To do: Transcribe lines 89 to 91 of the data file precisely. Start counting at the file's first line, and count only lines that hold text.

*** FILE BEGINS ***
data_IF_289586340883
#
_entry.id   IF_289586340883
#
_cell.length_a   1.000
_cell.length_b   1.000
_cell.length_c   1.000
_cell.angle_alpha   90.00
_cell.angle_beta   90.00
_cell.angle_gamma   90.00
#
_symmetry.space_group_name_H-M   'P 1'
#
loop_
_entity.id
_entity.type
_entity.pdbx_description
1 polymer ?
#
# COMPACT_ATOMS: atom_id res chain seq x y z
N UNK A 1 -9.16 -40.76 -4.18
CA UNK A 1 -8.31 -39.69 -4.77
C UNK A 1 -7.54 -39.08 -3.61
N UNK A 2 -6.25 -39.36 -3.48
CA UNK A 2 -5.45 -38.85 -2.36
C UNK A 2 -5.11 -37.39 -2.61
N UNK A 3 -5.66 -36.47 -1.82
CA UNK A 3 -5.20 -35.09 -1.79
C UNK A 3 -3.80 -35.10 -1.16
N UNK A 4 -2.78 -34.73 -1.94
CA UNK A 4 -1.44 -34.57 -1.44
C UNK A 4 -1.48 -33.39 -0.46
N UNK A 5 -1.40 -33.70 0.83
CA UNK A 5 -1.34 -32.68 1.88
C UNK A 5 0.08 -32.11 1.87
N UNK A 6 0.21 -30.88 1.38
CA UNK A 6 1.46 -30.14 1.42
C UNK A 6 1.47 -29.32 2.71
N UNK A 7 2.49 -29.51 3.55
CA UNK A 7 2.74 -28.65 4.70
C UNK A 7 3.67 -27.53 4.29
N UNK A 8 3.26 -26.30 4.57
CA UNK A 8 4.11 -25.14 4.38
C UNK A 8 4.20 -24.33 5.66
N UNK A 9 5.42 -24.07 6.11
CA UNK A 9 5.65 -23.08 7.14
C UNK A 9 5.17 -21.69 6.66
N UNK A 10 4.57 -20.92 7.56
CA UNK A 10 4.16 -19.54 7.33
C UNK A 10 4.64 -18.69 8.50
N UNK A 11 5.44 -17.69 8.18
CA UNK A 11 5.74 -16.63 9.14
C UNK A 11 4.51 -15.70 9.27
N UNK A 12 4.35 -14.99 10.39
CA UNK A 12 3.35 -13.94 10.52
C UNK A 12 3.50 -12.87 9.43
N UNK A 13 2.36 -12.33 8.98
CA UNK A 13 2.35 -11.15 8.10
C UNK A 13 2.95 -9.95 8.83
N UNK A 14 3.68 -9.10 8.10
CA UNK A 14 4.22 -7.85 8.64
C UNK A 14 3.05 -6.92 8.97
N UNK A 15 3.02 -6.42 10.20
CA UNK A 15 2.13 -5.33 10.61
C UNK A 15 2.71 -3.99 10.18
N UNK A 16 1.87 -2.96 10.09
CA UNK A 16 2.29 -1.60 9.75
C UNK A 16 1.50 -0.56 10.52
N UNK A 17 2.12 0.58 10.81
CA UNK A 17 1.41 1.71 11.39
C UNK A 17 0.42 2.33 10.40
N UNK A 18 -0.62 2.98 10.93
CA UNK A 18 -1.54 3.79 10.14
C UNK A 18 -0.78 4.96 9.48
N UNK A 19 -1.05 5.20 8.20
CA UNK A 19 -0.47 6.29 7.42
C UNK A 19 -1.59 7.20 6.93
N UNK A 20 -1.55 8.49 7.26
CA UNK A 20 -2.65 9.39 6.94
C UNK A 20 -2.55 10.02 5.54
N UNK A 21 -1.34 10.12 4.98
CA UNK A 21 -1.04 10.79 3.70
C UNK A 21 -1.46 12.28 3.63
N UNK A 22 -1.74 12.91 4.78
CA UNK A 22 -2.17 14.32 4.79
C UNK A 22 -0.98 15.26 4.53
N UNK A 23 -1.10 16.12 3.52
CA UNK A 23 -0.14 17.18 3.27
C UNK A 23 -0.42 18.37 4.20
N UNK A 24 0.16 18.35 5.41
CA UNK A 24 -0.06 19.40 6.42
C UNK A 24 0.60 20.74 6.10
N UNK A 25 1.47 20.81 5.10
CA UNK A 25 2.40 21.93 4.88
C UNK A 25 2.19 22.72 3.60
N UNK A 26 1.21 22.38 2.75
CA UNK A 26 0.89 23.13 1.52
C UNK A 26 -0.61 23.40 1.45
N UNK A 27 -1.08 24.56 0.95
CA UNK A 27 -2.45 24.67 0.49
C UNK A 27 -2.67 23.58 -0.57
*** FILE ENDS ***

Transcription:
C UNK A 23 -0.42 18.37 4.20
N UNK A 24 0.16 18.35 5.41
CA UNK A 24 -0.06 19.40 6.42